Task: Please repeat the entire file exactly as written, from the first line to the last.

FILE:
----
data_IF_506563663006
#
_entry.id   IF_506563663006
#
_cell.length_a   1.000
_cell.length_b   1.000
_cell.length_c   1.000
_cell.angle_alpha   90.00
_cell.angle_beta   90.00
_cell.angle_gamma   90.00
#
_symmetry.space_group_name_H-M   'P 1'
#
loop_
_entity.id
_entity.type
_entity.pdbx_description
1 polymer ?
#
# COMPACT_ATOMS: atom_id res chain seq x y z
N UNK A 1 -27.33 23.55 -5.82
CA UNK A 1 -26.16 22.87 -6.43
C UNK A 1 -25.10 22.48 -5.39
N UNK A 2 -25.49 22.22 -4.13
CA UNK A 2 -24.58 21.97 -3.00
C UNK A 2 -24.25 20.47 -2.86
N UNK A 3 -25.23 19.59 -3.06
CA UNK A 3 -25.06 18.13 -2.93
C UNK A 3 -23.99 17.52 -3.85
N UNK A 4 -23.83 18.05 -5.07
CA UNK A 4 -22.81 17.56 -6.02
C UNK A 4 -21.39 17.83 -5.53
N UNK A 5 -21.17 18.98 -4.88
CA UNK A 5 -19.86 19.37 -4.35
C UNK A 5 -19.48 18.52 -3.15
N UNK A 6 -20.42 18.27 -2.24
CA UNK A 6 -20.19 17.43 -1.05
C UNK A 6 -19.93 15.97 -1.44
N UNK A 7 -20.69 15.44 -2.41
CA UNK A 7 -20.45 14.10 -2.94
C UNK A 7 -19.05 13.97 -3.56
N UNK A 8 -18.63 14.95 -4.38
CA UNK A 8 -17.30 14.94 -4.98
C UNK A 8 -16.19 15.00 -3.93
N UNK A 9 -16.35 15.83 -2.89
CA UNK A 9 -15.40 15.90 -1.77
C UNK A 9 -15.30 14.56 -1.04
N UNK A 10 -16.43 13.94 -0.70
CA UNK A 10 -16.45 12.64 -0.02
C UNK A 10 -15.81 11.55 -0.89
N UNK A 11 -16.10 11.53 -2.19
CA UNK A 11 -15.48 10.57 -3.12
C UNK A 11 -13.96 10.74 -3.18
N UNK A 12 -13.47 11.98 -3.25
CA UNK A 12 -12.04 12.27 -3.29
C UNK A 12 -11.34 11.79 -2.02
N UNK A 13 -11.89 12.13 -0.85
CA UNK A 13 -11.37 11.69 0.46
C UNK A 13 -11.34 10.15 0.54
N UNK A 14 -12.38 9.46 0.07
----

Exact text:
data_IF_506563663006
#
_entry.id   IF_506563663006
#
_cell.length_a   1.000
_cell.length_b   1.000
_cell.length_c   1.000
_cell.angle_alpha   90.00
_cell.angle_beta   90.00
_cell.angle_gamma   90.00
#
_symmetry.space_group_name_H-M   'P 1'
#
loop_
_entity.id
_entity.type
_entity.pdbx_description
1 polymer ?
#
# COMPACT_ATOMS: atom_id res chain seq x y z
N UNK A 1 -27.33 23.55 -5.82
CA UNK A 1 -26.16 22.87 -6.43
C UNK A 1 -25.10 22.48 -5.39
N UNK A 2 -25.49 22.22 -4.13
CA UNK A 2 -24.58 21.97 -3.00
C UNK A 2 -24.25 20.47 -2.86
N UNK A 3 -25.23 19.59 -3.06
CA UNK A 3 -25.06 18.13 -2.93
C UNK A 3 -23.99 17.52 -3.85
N UNK A 4 -23.83 18.05 -5.07
CA UNK A 4 -22.81 17.56 -6.02
C UNK A 4 -21.39 17.83 -5.53
N UNK A 5 -21.17 18.98 -4.88
CA UNK A 5 -19.86 19.37 -4.35
C UNK A 5 -19.48 18.52 -3.15
N UNK A 6 -20.42 18.27 -2.24
CA UNK A 6 -20.19 17.43 -1.05
C UNK A 6 -19.93 15.97 -1.44
N UNK A 7 -20.69 15.44 -2.41
CA UNK A 7 -20.45 14.10 -2.94
C UNK A 7 -19.05 13.97 -3.56
N UNK A 8 -18.63 14.95 -4.38
CA UNK A 8 -17.30 14.94 -4.98
C UNK A 8 -16.19 15.00 -3.93
N UNK A 9 -16.35 15.83 -2.89
CA UNK A 9 -15.40 15.90 -1.77
C UNK A 9 -15.30 14.56 -1.04
N UNK A 10 -16.43 13.94 -0.70
CA UNK A 10 -16.45 12.64 -0.02
C UNK A 10 -15.81 11.55 -0.89
N UNK A 11 -16.10 11.53 -2.19
CA UNK A 11 -15.48 10.57 -3.12
C UNK A 11 -13.96 10.74 -3.18
N UNK A 12 -13.47 11.98 -3.25
CA UNK A 12 -12.04 12.27 -3.29
C UNK A 12 -11.34 11.79 -2.02
N UNK A 13 -11.89 12.13 -0.85
CA UNK A 13 -11.37 11.69 0.46
C UNK A 13 -11.34 10.15 0.54
N UNK A 14 -12.38 9.46 0.07